MirraSkincare
MirraSkincare
MirraSkincare

10 Hacks to Beat the Winter Skin Blues

Winter skin is coming (or for many, already here), which means itchiness and dry patches. Why is that? Because winter air with its low temps and lower humidity is literally sucking your moisture barrier dry. How can you make it stop? Try these hacks.

Winter itch isn’t the seasonal reversal of spring fever where you’re itching for more winter. It’s an actual itch with a reputation for flaring up during cold spells. When temps drop, humidity (a.k.a. water vapor content) tanks with it. Winter air literally sucks your skin’s natural moisture barrier dry leading to itchiness, flakey patches, ashy appearance and, in more severe cases sensitivity and inflammation. When your rosy glow goes south for the winter, you need more than a bomb moisturizer to restore it back to its former glow glory. You need all 10 of these skincare and life-care hacks.

You’re Not Using the Right Cleanser

Shelve the gel-based or foaming cleansers until it heats up

A creamy, hydrating cleanser is going to work harder for you during dehyrating winter months. Avoid soap-based cleansers and acids that can strip moisture and choose fragrance-free cleansers (which, to be fair, is an entirely misleading term). Still, fragrances — natural or artificial — can be particularly drying and/or irritating. Removing them from the equation can help set your skin up for success this winter.

You Should Keep Exfoliating

The clearer your skin, the deeper your moisturizer can go

Sounds counterintuitive, but regular exfoliation can help with dryness. Think about this: you have approximately 1.6 trillion skin cells. Of those, you lose 30-40 thousand every hour, close to a whopping million every day. If your skin is struggling with its daily cell-shedding chores due to winter operational slow-downs, not every one of those million are collecting as dust on your bookshelf...some are collecting as a dullness-inducing blockade on skin’s surface, making it harder for your moisturizer to reach the layers below.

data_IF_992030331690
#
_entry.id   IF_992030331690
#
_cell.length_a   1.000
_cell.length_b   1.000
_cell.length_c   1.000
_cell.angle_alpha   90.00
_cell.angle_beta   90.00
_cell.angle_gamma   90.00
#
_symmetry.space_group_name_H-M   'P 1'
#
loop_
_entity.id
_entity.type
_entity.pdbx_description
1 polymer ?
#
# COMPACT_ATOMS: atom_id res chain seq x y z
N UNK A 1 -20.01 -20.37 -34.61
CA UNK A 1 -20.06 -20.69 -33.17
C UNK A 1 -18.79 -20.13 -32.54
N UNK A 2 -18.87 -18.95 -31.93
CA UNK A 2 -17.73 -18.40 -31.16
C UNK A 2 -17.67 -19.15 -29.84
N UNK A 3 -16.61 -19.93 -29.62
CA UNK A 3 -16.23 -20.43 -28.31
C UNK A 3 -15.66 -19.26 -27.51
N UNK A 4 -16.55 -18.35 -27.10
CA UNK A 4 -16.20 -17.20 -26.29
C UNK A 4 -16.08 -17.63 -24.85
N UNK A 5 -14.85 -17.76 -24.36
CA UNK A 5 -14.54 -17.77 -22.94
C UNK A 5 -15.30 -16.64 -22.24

When choosing a gentle exfoliator for winter, shy away from physical exfoliators that scrub away the dead skin cells and cause damage. Instead, opt for a mild chemical exfoliator like glycolic or lactic acid, which gently dissolves dead skin then wash it away, no scrubbing required.

Your Summer Moisturizer Isn’t Enough

Opt for oil-based to keep water from evaporating off the epidermis

HInt: a lot of oil-based moisturizers are labeled “night cream” because they’re thicker, heavier and take more time to really get settled in and release their skin-nurturing powers. When choosing a winter moisturizer, look for ceramides, a fatty acid essential to barrier function;  humectants like glycerin that attract moisture; and non-clogging oils like avocado, almond and primrose — especially if your skin has a track record of unbalanced sebum production.

Your Timing Makes a Difference

Post-shower is the best time to moisturize

This goes for both face and body, but the absolute best time to slather on your moisturizer is butt-naked, fresh out of the shower or bath. Ok, butt naked is optional, but c’mon! Time is of the essence, here. Pat lightly with a towel (don’t rub), but make sure your skin is still somewhat damp when you apply — your moisturizer will spread more easily and penetrate more deeply.

Speaking of Showers, Yours is Too Hot

Extra heat makes dryness worse

I get it. It’s cold outside. You went for a run anyway (yay, you). You’re chilled to the bone when you get home. You deserve a hot, drawn-out Epson salt bath or steamy shower. If only your dry, itchy winter skin loved hot water as much as you do. Fact is, too much water, especially hot water, repels oil and causes our skin to shed its natural oils...which it definitely needs to stay hydrated during the winter. See how you fare with 10-minute showers or baths and lukewarm water until the weather turns.